“When Ishrat died we were going through a very hard time. There were no bedsheets to spread or cover ourselves. This mat, TV set, fridge, washing machine, bed, table, computer and everything else in this house has been donated by well-wishers. I was not able to buy anything for this house,” says Shamima adding that all children (seven in all) were young and there was no earning member.
Slowly opening up, she adds the family moved into this home which was gifted to them by her older daughter’s in-laws after Ishrat’s death. “My husband and Zeenat’s father-in-law were very close friends. They liked my daughter and our children got married. I got my two daughters married but was not able to give them anything,” she says.
As Nuzhat lays out a lunch of dal, subzi and rice, I ask Shamima if she goes out for routine chores like buying groceries. “I am unable to walk up and down the stairs due to pain in joints. Such constant stress will make anyone sick,” she says. After an attempt on life two years ago she has been provided police protection. “Irrespective of threats and bodyguards we go out when we want,” adds Nuzrat with a laugh. “I am here because ammi is not well. Who will keep the house in order and cook meals?” Nuzhat lives close by with her in-laws but says she does not like to come to her mother’s house often as the atmosphere is very tense and media is always hounding.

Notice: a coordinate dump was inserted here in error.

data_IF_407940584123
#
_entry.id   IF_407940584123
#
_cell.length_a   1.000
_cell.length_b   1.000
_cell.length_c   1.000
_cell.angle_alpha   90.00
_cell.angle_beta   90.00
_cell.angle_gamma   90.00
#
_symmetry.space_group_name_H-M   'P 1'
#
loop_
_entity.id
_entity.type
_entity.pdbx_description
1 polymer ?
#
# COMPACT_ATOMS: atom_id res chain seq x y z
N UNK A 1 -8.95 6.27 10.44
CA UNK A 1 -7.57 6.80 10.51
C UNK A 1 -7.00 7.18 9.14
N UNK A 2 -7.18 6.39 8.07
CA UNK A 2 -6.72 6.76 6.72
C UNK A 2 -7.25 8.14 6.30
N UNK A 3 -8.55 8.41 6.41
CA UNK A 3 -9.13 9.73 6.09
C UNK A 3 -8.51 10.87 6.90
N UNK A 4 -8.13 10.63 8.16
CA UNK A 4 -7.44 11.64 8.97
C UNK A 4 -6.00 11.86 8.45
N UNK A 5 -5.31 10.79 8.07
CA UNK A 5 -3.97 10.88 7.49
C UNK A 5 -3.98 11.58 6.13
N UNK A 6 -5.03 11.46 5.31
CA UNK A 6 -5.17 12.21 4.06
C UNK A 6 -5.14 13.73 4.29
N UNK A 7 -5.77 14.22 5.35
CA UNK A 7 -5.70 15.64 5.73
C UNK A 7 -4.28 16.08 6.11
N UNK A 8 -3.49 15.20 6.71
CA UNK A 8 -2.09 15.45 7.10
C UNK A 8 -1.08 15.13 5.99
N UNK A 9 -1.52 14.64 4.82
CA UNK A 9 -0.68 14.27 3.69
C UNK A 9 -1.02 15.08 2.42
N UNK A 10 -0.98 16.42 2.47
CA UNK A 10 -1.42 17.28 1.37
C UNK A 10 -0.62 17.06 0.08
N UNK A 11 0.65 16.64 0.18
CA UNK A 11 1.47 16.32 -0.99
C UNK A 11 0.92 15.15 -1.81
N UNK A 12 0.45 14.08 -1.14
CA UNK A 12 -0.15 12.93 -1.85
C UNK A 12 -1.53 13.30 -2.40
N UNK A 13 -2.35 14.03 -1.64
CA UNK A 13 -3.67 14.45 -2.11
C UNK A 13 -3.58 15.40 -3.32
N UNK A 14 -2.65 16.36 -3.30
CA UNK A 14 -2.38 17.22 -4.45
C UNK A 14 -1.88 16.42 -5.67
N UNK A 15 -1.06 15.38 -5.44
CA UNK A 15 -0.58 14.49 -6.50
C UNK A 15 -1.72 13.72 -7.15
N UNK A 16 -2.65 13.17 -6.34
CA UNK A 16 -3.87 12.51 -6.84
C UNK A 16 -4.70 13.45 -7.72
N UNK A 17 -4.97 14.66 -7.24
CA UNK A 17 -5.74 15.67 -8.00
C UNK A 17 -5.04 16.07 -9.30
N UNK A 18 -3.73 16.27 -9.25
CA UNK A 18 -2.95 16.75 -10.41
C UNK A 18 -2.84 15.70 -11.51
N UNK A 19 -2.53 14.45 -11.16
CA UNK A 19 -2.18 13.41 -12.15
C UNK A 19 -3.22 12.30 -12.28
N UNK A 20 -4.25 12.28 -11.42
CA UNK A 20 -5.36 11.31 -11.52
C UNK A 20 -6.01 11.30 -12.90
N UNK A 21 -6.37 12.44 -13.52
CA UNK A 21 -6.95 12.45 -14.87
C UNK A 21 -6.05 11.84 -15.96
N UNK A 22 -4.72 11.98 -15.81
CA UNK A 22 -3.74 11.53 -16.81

Though the family goes about its routine chores, it continues to live in fear. “Life is unpredictable, my health is not good, I have to get my children married,” says Shamima. Besides Ishrat, Shamima’s daughters Zeenat and Nuzhat are married. Her worry now is to get daughters Mussarrat and Nusrat and sons Aman and Anwar married.
We call up Mussarrat, who along with Nusrat, has gone to her grandparents’ house in Patna. She says highest authorities like the Gujarat high court and CBI found no evidence against her, and yet if anyone says her sister was a fidayeen terrorist, they are wrong. “It is being done for political gains. My sister was murdered for political issues. Yet, even after we fought and won the legal battle we are not spared.” She adds everybody has their own views and now the media trial has resumed.
“People tell us not to call them. They tell us we agree injustice has been done to you but please do not call as we don’t want any problems with your association. Everyone wants to exploit the poor, but we are humans after all. It is media’s responsibility to investigate and bring out the truth instead of fanning rumours,” Mussarrat says over the telephone.
Shamima is concerned that constant stress and travelling has affected Mussarrat and Nusrat’s health too. Nuzhat says, “Once Mussarrat is back from Patna, I will go back to my in-laws’ house. We take turns to come and stay with ammi.” Shamima adds, “They too have to look after their children, family and guests. They come and spend their own money. This is an added burden on them.”
The family’s financial condition is much better now. The elder son is now working and earns Rs 15,000 a month out of which Rs 5,000 goes towards his own travelling expenses and food, and another Rs 1,000 for Shamima’s medicines. The family makes do with the balance of Rs 9,000. Worries, however, are not over. “If he falls sick, we will be unable to make ends meet,” Shamima says. The younger son has just finished his class 12.